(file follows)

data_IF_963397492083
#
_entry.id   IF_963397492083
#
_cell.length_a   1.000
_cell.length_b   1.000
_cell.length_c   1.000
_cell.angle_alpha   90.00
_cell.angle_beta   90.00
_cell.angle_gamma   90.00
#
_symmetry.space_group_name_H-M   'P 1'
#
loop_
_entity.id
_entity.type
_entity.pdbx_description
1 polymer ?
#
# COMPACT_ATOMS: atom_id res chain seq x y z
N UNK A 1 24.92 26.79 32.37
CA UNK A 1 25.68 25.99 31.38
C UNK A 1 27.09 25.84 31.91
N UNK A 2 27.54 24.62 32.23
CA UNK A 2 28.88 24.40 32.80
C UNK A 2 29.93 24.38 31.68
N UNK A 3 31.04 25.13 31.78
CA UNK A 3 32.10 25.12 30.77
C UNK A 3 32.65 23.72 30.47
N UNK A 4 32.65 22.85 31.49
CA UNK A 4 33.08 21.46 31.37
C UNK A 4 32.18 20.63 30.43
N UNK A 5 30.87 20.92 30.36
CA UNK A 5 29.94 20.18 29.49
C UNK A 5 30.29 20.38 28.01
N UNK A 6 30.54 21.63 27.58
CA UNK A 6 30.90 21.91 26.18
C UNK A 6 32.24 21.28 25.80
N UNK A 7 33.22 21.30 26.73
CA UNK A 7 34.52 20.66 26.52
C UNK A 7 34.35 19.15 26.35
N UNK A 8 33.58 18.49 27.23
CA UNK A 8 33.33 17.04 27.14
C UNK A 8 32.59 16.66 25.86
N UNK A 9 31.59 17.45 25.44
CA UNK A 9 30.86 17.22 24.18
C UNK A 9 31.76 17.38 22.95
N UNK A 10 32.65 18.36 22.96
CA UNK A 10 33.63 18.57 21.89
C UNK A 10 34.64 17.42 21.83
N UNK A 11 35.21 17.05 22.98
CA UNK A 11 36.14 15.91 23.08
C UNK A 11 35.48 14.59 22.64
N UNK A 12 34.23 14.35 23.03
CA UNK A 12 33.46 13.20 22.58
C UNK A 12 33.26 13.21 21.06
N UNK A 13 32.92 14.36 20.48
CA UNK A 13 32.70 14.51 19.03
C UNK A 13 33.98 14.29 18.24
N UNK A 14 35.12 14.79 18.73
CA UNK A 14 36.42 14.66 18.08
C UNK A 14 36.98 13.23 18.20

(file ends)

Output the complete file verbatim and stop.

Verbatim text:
data_IF_963397492083
#
_entry.id   IF_963397492083
#
_cell.length_a   1.000
_cell.length_b   1.000
_cell.length_c   1.000
_cell.angle_alpha   90.00
_cell.angle_beta   90.00
_cell.angle_gamma   90.00
#
_symmetry.space_group_name_H-M   'P 1'
#
loop_
_entity.id
_entity.type
_entity.pdbx_description
1 polymer ?
#
# COMPACT_ATOMS: atom_id res chain seq x y z
N UNK A 1 24.92 26.79 32.37
CA UNK A 1 25.68 25.99 31.38
C UNK A 1 27.09 25.84 31.91
N UNK A 2 27.54 24.62 32.23
CA UNK A 2 28.88 24.40 32.80
C UNK A 2 29.93 24.38 31.68
N UNK A 3 31.04 25.13 31.78
CA UNK A 3 32.10 25.12 30.77
C UNK A 3 32.65 23.72 30.47
N UNK A 4 32.65 22.85 31.49
CA UNK A 4 33.08 21.46 31.37
C UNK A 4 32.18 20.63 30.43
N UNK A 5 30.87 20.92 30.36
CA UNK A 5 29.94 20.18 29.49
C UNK A 5 30.29 20.38 28.01
N UNK A 6 30.54 21.63 27.58
CA UNK A 6 30.90 21.91 26.18
C UNK A 6 32.24 21.28 25.80
N UNK A 7 33.22 21.30 26.73
CA UNK A 7 34.52 20.66 26.52
C UNK A 7 34.35 19.15 26.35
N UNK A 8 33.58 18.49 27.23
CA UNK A 8 33.33 17.04 27.14
C UNK A 8 32.59 16.66 25.86
N UNK A 9 31.59 17.45 25.44
CA UNK A 9 30.86 17.22 24.18
C UNK A 9 31.76 17.38 22.95
N UNK A 10 32.65 18.36 22.96
CA UNK A 10 33.63 18.57 21.89
C UNK A 10 34.64 17.42 21.83
N UNK A 11 35.21 17.05 22.98
CA UNK A 11 36.14 15.91 23.08
C UNK A 11 35.48 14.59 22.64
N UNK A 12 34.23 14.35 23.03
CA UNK A 12 33.46 13.20 22.58
C UNK A 12 33.26 13.21 21.06
N UNK A 13 32.92 14.36 20.48
CA UNK A 13 32.70 14.51 19.03
C UNK A 13 33.98 14.29 18.24
N UNK A 14 35.12 14.79 18.73
CA UNK A 14 36.42 14.66 18.08
C UNK A 14 36.98 13.23 18.20